Peter FitzSimmons, George Pell, bias and group think. · 3 March 2019
Peter FitzSimons has written that it is an undeniable fact that Pell is guilty (Doubter’s outcry over Pell verdict disrespectful to jury, legal system, Sydney Morning Herald). He adds that to the rest of the community, it is extraordinarily disrespectful to the jury members who, after weighting all the evidence, listening to all the testimony, came to the conclusion that he was guilty. He then quotes Judge Kidd in support of the jury decision: He did it. He engaged is some shocking conduct against two boys. I’m not making guesses about what else he might have done as King of the Castle.
Perhaps because I presently live in Russia and have read a lot of Russian history, I find the secrecy attached to this trial very unnerving. Secret evidence in trials is, deservedly, criticized in other countries, but seems to be acceptable in the Pell case.
There are several other points worth noting. If it was in a Russian court, there would be much criticism of a judge speaking as Kidd did when he strongly implied that Pell has committed other crimes as King of the Castle without giving any evidence. It would smack of a political show trial.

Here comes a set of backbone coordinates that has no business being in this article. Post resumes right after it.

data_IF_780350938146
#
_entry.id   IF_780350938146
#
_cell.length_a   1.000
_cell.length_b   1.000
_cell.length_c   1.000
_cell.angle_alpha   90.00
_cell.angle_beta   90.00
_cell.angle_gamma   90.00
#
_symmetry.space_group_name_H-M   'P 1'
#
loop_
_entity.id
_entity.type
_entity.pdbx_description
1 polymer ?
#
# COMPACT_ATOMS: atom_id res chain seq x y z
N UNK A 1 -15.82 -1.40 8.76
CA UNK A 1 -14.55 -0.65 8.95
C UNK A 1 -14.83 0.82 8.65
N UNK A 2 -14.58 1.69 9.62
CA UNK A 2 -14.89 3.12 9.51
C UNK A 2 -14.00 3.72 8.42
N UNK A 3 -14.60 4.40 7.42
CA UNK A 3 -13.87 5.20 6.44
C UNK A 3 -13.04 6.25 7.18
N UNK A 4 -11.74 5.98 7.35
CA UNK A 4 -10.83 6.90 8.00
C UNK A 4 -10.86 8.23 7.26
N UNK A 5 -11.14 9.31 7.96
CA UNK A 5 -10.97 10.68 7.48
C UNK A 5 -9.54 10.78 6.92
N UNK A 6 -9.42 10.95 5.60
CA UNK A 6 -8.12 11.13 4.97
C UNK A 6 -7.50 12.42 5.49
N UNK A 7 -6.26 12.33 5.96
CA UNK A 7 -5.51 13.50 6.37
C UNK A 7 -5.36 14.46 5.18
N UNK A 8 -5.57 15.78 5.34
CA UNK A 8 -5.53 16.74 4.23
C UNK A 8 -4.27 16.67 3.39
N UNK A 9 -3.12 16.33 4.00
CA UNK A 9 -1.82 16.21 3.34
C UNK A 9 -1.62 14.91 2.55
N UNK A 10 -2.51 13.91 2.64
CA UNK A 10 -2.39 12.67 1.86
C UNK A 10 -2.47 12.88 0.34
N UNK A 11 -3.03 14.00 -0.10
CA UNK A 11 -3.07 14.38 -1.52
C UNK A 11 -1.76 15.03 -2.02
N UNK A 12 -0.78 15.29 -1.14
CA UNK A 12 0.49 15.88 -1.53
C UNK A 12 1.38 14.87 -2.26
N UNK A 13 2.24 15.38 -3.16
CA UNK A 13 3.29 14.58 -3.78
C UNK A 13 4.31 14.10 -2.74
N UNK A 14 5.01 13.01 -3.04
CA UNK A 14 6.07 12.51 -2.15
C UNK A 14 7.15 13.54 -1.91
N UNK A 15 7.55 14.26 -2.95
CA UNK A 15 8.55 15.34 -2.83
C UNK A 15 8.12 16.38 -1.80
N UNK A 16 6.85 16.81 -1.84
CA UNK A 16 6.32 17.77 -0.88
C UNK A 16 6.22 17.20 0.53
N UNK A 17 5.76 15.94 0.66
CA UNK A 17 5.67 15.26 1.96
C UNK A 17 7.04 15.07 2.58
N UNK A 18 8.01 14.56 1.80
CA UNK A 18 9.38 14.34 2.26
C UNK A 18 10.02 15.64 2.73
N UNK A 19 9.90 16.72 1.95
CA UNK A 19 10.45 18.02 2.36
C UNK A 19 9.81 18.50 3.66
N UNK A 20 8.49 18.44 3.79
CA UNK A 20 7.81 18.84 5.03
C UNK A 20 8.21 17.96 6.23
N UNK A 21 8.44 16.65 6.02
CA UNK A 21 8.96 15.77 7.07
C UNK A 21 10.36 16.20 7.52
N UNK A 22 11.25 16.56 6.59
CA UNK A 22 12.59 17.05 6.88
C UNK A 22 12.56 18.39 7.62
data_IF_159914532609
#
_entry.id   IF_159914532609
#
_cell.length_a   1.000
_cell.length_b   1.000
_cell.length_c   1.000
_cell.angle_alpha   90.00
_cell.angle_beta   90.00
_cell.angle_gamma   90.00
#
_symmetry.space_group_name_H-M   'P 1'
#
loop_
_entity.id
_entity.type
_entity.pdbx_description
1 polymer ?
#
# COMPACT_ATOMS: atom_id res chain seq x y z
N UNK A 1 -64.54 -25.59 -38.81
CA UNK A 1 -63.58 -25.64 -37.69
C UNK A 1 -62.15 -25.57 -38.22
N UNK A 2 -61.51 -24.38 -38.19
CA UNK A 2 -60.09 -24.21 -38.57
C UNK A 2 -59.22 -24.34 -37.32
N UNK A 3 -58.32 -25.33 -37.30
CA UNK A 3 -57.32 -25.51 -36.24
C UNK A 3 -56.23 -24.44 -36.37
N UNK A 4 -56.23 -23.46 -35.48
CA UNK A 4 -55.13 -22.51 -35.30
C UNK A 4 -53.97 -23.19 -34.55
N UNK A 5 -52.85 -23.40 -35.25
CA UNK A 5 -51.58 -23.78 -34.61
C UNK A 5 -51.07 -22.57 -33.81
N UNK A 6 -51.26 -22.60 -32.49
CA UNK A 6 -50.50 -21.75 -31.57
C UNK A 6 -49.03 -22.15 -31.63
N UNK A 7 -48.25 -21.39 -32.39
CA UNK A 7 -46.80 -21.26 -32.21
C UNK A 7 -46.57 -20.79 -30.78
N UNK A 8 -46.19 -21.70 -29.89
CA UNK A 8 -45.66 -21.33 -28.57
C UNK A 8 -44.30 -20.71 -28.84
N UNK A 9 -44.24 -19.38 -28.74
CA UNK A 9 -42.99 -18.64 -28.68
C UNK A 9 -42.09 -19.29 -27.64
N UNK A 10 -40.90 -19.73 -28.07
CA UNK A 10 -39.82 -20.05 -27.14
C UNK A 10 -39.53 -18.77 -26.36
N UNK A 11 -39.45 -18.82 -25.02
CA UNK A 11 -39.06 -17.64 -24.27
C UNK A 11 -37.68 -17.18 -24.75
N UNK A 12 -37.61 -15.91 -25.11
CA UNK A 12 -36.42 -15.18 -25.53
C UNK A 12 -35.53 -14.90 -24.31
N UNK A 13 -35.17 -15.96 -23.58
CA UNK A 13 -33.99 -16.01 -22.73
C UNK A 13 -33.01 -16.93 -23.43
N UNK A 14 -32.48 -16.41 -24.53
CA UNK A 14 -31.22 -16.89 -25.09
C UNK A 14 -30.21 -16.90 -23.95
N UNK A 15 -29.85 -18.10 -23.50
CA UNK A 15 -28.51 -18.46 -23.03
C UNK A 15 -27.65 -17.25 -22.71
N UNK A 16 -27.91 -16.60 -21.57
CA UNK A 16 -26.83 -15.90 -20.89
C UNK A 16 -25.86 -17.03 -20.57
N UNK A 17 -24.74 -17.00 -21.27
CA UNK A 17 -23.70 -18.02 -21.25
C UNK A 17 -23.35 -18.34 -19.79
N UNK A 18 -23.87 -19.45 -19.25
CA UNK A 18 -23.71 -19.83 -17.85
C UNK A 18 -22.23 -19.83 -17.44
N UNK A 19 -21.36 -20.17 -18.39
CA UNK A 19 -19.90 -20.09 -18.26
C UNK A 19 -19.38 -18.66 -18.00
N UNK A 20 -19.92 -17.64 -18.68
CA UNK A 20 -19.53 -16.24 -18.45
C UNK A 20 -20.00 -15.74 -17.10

There is also the question of group think. We know nothing about the composition of the jury, their possible prejudices or level of intelligence. But it is easy to imagine that several conditions existed for group think. These include insulation of the jury group, belief in their inherent morality vis–vis Pell (and possibly the Catholic Church more generally), directive leadership (which Kidd may have at least implicitly given throughout the trial and thus effectively joined the anti-Pell ingroup, before later making it explicitly clear what his views were), and probably high stress brought about by the need to come to a decision. We do not know about the cohesiveness of the jury group nor any pressure that there may have been on dissenters.
Groups like this can become impervious to rational argument. And, it can happen in plain sight for all to see. A US Senate Intelligence Committee identified group think as one of the factors that led the Bush Administration (and many supposedly independent, but in reality ingroup, analysts) to claim that Iraq possessed weapons of mass destruction (and invade that country) despite all the objective evidence to the contrary. We now see some similar thinking in the Putin led Russian government’s attitudes to the US.
I have no idea whether Pell is guilty or innocent, but the words of Kidd and the possibilities for group think raise lots of suspicions.